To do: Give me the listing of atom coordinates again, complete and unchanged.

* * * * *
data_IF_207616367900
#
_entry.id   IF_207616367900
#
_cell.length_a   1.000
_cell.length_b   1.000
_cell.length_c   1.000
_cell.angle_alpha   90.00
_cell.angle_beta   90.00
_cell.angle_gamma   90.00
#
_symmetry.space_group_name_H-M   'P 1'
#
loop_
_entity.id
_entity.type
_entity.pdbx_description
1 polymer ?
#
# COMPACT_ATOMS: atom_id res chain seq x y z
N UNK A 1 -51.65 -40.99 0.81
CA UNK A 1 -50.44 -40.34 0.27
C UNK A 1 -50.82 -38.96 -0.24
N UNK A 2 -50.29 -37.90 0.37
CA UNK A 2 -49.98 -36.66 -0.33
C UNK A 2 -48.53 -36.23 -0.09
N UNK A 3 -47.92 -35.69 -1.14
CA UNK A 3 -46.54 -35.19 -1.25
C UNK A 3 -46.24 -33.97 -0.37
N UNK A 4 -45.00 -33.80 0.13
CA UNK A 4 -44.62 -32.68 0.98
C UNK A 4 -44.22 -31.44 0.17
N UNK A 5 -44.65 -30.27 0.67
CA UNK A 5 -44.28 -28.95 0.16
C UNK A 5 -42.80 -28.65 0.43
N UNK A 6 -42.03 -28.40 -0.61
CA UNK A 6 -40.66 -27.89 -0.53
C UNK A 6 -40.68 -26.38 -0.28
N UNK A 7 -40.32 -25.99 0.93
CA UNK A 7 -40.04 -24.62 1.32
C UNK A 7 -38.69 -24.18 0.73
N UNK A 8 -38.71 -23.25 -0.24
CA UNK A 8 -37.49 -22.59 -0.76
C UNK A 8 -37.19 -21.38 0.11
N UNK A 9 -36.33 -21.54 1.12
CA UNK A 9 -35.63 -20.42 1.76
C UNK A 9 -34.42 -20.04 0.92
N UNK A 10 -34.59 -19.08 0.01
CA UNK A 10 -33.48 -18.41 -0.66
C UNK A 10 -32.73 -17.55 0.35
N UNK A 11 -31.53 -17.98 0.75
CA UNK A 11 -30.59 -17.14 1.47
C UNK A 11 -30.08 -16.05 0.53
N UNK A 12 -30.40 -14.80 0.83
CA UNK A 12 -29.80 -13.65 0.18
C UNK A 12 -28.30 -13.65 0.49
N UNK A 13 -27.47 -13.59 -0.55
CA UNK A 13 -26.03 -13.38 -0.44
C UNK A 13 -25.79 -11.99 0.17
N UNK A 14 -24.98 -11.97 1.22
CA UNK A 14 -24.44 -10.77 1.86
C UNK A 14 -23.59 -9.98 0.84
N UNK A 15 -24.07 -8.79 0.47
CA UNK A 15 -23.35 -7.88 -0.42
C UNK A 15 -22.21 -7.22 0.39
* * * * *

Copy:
data_IF_207616367900
#
_entry.id   IF_207616367900
#
_cell.length_a   1.000
_cell.length_b   1.000
_cell.length_c   1.000
_cell.angle_alpha   90.00
_cell.angle_beta   90.00
_cell.angle_gamma   90.00
#
_symmetry.space_group_name_H-M   'P 1'
#
loop_
_entity.id
_entity.type
_entity.pdbx_description
1 polymer ?
#
# COMPACT_ATOMS: atom_id res chain seq x y z
N UNK A 1 -51.65 -40.99 0.81
CA UNK A 1 -50.44 -40.34 0.27
C UNK A 1 -50.82 -38.96 -0.24
N UNK A 2 -50.29 -37.90 0.37
CA UNK A 2 -49.98 -36.66 -0.33
C UNK A 2 -48.53 -36.23 -0.09
N UNK A 3 -47.92 -35.69 -1.14
CA UNK A 3 -46.54 -35.19 -1.25
C UNK A 3 -46.24 -33.97 -0.37
N UNK A 4 -45.00 -33.80 0.13
CA UNK A 4 -44.62 -32.68 0.98
C UNK A 4 -44.22 -31.44 0.17
N UNK A 5 -44.65 -30.27 0.67
CA UNK A 5 -44.28 -28.95 0.16
C UNK A 5 -42.80 -28.65 0.43
N UNK A 6 -42.03 -28.40 -0.61
CA UNK A 6 -40.66 -27.89 -0.53
C UNK A 6 -40.68 -26.38 -0.28
N UNK A 7 -40.32 -25.99 0.93
CA UNK A 7 -40.04 -24.62 1.32
C UNK A 7 -38.69 -24.18 0.73
N UNK A 8 -38.71 -23.25 -0.24
CA UNK A 8 -37.49 -22.59 -0.76
C UNK A 8 -37.19 -21.38 0.11
N UNK A 9 -36.33 -21.54 1.12
CA UNK A 9 -35.63 -20.42 1.76
C UNK A 9 -34.42 -20.04 0.92
N UNK A 10 -34.59 -19.08 0.01
CA UNK A 10 -33.48 -18.41 -0.66
C UNK A 10 -32.73 -17.55 0.35
N UNK A 11 -31.53 -17.98 0.75
CA UNK A 11 -30.59 -17.14 1.47
C UNK A 11 -30.08 -16.05 0.53
N UNK A 12 -30.40 -14.80 0.83
CA UNK A 12 -29.80 -13.65 0.18
C UNK A 12 -28.30 -13.65 0.49
N UNK A 13 -27.47 -13.59 -0.55
CA UNK A 13 -26.03 -13.38 -0.44
C UNK A 13 -25.79 -11.99 0.17
N UNK A 14 -24.98 -11.97 1.22
CA UNK A 14 -24.44 -10.77 1.86
C UNK A 14 -23.59 -9.98 0.84
N UNK A 15 -24.07 -8.79 0.47
CA UNK A 15 -23.35 -7.88 -0.42
C UNK A 15 -22.21 -7.22 0.39